A preliminary study on the influence of cannabis and opioid use on weight loss and mental health biomarkers post weight loss surgery
The number of people with obesity decided to undergo weight loss surgery (WLS) has consistently risen in the past decade, from 158,000 patients in 2011 to 252,000 in 2018. Following surgery, a substantial subpopulation, approximated between 10-20% of patients, utilized cannabis and/or opioids for pain management purposes. However, the impacts of these substances on post-WLS anxiety and depression are unclear and under-investigated, despite these psychological conditions being very common in WLS patients.
Only recently was the first clinical study on the influence of independent or combined cannabis and opioids use on depression and anxiety as well as total percent weight loss conducted. In this study, patients’ pre-surgery depression and anxiety levels were assessed via measurement of biomarkers including serotonin and cortisol collected during procedures and post-surgery levels via self-report on established tests. Preliminary data suggested that patients who used cannabis or a combination of cannabis and opioids achieved a greater total percent weight loss than those without substance use. Cannabis users, however, reported greater depressive symptoms and higher stress biomarkers than non-users. Combination users experienced an even higher prevalence of depression and anxiety post-WLS, but less stress biomarkers than none-users and cannabis-only users. Scientists hypothesized that such low levels of cortisol and serotonin result from the opioid’s “blunting effect” on hormones instead of an actual lessened depressive condition. Interestingly, no patients only used opioids.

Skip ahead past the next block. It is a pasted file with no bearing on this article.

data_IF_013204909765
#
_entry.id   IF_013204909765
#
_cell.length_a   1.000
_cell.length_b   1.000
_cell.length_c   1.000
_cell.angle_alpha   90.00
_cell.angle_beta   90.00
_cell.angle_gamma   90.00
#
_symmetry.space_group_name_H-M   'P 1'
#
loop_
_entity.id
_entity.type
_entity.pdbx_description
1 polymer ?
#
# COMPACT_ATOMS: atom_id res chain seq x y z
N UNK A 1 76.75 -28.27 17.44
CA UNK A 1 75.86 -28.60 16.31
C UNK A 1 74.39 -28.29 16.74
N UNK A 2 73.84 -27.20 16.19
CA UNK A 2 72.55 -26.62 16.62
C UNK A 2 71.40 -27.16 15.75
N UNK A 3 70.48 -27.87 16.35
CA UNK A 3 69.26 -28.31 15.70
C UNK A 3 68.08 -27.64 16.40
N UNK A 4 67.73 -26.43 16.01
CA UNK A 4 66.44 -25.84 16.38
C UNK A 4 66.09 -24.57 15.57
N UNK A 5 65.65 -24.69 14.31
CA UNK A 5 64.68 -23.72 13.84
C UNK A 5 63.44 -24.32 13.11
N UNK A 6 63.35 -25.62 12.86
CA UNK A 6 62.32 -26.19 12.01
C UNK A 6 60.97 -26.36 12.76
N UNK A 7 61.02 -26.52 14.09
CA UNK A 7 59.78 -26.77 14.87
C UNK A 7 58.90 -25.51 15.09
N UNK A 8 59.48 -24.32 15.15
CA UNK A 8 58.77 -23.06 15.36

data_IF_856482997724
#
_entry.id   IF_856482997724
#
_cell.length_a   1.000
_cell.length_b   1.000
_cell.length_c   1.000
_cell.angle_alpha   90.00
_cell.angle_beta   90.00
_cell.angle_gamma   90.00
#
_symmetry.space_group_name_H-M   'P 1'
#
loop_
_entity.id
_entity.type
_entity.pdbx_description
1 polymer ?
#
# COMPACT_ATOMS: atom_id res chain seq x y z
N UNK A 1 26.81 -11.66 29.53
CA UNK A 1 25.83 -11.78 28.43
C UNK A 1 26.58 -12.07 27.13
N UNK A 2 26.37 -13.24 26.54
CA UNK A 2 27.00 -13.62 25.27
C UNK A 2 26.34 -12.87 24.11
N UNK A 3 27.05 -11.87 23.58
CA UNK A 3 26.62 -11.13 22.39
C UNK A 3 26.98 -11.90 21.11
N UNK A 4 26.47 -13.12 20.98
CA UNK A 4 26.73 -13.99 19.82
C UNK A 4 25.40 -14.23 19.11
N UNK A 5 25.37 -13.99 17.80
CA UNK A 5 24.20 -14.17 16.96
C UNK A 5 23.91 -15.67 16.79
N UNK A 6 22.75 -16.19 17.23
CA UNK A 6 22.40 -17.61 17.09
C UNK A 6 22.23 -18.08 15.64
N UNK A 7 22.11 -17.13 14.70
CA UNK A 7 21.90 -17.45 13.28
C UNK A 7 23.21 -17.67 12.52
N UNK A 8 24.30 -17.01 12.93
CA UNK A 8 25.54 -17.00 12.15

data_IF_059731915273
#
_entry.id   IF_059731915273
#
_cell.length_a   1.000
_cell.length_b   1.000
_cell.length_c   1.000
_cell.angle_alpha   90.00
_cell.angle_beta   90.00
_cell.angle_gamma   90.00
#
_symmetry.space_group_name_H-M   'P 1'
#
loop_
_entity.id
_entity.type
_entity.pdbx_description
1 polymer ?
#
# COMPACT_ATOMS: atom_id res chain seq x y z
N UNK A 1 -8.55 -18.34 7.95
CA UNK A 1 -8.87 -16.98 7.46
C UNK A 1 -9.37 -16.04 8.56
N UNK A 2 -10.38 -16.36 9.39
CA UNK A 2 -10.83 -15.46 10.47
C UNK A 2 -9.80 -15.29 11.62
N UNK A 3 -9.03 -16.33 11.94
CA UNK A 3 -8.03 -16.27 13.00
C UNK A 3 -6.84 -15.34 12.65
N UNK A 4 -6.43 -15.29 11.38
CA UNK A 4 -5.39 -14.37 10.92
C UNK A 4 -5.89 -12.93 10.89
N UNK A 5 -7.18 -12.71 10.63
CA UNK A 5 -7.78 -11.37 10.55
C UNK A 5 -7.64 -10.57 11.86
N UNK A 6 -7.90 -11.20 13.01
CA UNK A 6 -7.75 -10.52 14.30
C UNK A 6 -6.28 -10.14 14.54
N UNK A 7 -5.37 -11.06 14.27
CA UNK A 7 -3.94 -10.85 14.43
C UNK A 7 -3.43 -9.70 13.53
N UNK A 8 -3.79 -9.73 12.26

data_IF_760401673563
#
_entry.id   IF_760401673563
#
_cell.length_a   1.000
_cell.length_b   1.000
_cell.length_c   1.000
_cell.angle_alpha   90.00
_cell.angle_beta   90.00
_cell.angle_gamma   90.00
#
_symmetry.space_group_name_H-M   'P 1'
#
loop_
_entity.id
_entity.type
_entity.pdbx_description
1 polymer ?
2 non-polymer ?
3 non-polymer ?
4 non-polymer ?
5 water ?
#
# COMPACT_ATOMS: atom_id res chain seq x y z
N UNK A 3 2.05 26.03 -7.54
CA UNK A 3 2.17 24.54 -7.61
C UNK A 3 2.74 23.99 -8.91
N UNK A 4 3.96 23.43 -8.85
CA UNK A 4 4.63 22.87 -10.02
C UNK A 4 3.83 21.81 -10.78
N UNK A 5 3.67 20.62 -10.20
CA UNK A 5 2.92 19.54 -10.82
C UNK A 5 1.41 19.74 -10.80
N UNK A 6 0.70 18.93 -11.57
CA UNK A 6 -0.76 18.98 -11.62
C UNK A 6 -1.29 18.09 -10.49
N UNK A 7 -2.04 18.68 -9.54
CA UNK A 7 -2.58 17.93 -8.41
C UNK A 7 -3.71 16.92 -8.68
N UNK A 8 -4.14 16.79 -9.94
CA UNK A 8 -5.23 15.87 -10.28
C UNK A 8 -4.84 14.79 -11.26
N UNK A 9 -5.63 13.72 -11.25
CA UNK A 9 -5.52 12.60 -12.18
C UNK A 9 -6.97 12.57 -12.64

Future studies in which a larger sample size, utilization of a cohort design to address causality, and examination of the type, dose, and route of cannabis and opioid administration are necessary for a more complete understanding of the impact of combined cannabis and opioids use on patients following WLS.